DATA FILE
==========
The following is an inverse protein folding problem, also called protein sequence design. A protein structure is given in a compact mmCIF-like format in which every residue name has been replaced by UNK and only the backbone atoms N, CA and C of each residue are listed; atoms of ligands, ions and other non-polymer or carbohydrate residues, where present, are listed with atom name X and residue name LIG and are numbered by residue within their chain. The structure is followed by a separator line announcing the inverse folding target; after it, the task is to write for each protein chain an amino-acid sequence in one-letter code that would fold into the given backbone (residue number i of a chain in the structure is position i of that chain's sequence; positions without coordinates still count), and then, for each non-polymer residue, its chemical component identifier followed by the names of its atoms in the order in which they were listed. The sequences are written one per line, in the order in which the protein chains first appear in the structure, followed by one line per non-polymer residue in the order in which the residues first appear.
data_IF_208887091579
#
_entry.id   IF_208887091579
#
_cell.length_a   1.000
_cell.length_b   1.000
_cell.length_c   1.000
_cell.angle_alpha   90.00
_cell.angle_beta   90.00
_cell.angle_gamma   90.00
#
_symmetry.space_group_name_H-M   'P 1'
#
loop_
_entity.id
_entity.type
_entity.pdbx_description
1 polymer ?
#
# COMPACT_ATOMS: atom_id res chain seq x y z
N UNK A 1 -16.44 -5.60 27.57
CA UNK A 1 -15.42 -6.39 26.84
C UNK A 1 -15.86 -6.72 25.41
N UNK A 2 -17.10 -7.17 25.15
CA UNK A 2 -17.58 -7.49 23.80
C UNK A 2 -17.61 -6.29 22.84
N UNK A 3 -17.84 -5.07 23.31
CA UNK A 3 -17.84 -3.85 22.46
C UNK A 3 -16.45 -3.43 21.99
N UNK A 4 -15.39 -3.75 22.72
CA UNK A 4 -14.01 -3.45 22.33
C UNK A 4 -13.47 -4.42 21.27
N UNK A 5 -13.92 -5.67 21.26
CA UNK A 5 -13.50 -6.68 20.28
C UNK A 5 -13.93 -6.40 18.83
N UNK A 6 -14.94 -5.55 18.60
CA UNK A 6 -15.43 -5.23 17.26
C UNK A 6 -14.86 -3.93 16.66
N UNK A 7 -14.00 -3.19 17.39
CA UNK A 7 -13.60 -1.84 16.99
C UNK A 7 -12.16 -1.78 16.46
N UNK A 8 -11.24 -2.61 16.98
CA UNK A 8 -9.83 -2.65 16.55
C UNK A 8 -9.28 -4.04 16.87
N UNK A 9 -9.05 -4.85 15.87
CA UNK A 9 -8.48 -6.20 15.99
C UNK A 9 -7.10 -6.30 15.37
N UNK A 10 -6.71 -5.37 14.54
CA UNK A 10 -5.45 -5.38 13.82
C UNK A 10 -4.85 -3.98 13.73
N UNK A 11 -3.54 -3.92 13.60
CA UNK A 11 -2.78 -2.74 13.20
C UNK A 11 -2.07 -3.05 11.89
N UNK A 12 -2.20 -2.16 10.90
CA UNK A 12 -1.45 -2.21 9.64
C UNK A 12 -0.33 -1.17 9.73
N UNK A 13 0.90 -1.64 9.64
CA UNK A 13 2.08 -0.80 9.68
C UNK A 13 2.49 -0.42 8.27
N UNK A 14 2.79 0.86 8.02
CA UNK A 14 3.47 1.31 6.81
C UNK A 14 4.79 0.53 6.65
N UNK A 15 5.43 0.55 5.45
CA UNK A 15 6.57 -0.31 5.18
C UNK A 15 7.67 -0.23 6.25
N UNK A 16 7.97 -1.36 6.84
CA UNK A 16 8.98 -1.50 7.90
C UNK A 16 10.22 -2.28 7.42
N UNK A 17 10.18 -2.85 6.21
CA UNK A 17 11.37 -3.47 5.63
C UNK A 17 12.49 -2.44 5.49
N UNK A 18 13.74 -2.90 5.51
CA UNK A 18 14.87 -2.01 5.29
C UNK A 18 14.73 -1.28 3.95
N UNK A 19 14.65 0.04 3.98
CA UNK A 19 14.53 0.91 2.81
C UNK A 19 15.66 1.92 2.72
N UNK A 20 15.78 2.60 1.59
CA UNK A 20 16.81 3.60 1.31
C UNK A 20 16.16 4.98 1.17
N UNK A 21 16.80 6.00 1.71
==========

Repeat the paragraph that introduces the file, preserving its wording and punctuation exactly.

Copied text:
The following is an inverse protein folding problem, also called protein sequence design. A protein structure is given in a compact mmCIF-like format in which every residue name has been replaced by UNK and only the backbone atoms N, CA and C of each residue are listed; atoms of ligands, ions and other non-polymer or carbohydrate residues, where present, are listed with atom name X and residue name LIG and are numbered by residue within their chain. The structure is followed by a separator line announcing the inverse folding target; after it, the task is to write for each protein chain an amino-acid sequence in one-letter code that would fold into the given backbone (residue number i of a chain in the structure is position i of that chain's sequence; positions without coordinates still count), and then, for each non-polymer residue, its chemical component identifier followed by the names of its atoms in the order in which they were listed. The sequences are written one per line, in the order in which the protein chains first appear in the structure, followed by one line per non-polymer residue in the order in which the residues first appear.